Of course both of these incidents come just weeks after Officer Darren Wilson, 28, shot and killed Michael Brown, 18 in Ferguson, MO, after Wilson considered Brown a suspect in the theft of some cigars. Wilson is a four-year “veteran” of the Ferguson police department, having served two years before that on the Jennings, MO police force. Wilson started his career at 22 years old.

While I cannot authoritatively comment on the personal lives and backgrounds of Groubert, the unnamed Brooklyn cop or Wilson, let’s just say there is an obvious pattern of brutality and abuse in these cases, and they are not isolated incidents. Jones was complying with Groubert’s order; Amezquita was visibly pregnant, and Brown, unarmed, allegedly had his hands up in the air when he was shot. 

As usual, the numbers tell the story: 
  • The FBI reports that a white police officer shot a black citizen on an average of twice a week in the seven years from 2005 to 2012 in the U.S.
  • ·Between 2003 and 2009, the U.S. Department of Justice reported that 4,813 people died while in the process of arrest or in the custody of law enforcement.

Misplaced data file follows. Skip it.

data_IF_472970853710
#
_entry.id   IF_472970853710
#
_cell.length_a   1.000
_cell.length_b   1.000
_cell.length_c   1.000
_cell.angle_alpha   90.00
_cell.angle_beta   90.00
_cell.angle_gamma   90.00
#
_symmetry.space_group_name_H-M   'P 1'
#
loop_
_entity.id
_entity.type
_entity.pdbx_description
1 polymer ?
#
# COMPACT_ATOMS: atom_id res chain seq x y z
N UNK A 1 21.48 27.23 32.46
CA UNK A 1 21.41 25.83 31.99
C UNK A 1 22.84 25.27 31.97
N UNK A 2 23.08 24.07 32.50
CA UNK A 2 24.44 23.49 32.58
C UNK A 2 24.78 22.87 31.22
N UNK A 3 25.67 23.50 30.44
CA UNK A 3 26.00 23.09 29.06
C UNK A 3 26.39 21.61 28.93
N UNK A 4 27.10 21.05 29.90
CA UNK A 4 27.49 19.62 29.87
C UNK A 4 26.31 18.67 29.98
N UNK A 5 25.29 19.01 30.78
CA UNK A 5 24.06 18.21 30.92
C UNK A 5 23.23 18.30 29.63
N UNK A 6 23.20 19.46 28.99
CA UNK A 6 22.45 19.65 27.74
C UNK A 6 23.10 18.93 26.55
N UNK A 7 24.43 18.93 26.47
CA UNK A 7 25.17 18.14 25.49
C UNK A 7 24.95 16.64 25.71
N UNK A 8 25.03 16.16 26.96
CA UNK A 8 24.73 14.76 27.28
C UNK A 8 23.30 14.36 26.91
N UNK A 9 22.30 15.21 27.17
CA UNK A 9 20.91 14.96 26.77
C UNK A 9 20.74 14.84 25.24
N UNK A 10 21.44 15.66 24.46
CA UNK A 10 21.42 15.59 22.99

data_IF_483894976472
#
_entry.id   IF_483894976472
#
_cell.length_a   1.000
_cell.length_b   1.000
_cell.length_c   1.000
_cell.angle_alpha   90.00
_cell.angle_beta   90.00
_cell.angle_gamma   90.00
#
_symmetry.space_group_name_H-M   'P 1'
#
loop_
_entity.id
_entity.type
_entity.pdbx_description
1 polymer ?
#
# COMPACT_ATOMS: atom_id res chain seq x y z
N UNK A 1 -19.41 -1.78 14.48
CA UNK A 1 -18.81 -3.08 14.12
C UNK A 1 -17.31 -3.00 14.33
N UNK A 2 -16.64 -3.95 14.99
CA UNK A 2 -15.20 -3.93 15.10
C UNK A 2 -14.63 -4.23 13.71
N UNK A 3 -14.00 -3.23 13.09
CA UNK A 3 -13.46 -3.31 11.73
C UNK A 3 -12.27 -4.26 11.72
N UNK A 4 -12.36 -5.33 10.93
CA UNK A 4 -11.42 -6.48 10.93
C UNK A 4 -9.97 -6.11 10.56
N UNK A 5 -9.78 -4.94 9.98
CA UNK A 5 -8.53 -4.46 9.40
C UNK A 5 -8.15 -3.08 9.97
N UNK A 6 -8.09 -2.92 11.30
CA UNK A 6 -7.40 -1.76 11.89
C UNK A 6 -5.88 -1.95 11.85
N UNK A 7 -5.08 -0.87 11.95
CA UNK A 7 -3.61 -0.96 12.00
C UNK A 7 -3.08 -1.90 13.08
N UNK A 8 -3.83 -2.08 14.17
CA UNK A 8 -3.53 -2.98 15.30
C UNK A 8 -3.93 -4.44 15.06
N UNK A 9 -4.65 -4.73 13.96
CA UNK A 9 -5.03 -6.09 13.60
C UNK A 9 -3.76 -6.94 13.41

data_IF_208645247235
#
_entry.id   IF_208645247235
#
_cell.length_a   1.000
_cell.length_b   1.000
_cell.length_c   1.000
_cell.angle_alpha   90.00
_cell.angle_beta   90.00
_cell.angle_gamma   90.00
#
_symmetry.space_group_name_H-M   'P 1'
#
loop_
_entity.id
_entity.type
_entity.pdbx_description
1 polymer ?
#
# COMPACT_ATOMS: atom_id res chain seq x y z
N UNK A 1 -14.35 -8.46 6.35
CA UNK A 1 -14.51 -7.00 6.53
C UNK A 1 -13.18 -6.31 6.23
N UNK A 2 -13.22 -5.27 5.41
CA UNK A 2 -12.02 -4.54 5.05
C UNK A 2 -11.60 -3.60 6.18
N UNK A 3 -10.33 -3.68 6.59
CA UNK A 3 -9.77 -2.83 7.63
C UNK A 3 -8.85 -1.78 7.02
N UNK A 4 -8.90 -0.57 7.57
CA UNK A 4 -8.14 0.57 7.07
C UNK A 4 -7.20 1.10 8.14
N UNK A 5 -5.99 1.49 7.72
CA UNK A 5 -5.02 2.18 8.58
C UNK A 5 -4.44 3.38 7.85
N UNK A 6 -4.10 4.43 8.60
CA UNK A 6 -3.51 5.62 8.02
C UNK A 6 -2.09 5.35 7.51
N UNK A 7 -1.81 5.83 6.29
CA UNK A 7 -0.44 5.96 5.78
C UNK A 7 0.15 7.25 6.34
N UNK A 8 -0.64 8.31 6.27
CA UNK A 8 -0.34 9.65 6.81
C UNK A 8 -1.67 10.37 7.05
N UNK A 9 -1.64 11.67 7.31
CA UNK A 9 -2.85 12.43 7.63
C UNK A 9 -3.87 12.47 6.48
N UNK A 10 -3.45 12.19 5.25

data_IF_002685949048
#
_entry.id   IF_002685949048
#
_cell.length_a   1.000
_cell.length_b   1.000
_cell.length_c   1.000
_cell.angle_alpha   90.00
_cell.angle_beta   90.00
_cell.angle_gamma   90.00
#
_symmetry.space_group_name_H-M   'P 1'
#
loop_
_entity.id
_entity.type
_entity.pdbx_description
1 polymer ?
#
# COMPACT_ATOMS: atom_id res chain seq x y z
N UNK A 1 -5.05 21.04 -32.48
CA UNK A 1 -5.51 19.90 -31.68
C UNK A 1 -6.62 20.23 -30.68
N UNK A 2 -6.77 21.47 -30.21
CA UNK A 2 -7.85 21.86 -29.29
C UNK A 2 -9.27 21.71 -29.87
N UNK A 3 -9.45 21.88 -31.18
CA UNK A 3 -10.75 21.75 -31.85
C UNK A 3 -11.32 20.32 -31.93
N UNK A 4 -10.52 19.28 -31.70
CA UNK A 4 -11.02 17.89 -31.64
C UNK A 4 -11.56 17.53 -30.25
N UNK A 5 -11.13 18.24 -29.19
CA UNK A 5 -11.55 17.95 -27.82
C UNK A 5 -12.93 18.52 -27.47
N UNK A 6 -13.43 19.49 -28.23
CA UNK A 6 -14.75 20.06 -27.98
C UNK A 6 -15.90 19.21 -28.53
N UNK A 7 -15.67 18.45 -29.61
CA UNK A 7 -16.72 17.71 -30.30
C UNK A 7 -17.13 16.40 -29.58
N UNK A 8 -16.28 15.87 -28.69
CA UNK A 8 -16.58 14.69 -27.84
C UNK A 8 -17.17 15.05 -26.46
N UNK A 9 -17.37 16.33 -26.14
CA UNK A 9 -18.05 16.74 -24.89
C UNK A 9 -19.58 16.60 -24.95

•  The FBI stats indicate about 400 U.S. citizens each year are killed by police officers in acts of “justifiable homicide.” Compare that statistic to six in Australia, six in Germany and two in Australia.
  • As opposed to those citizens killed each year, in 2012 (the most recent year stats are available), 48 law enforcement officers were killed in the line of duty.
  •  The Lavar Jones incident is the 32nd officer-involved shooting in South Carolina in 2014, according to the South Carolina State Law Enforcement Division.
  •  Black Americans are killed by law enforcement officers in an inordinately higher percentage than white Americans. Case in point: Chicago. In 2012, there were 57 police shootings in Chicago. Fifty of those shot were black, according to the city's own published statistics.
Former S.C. State Trooper Sean Groubert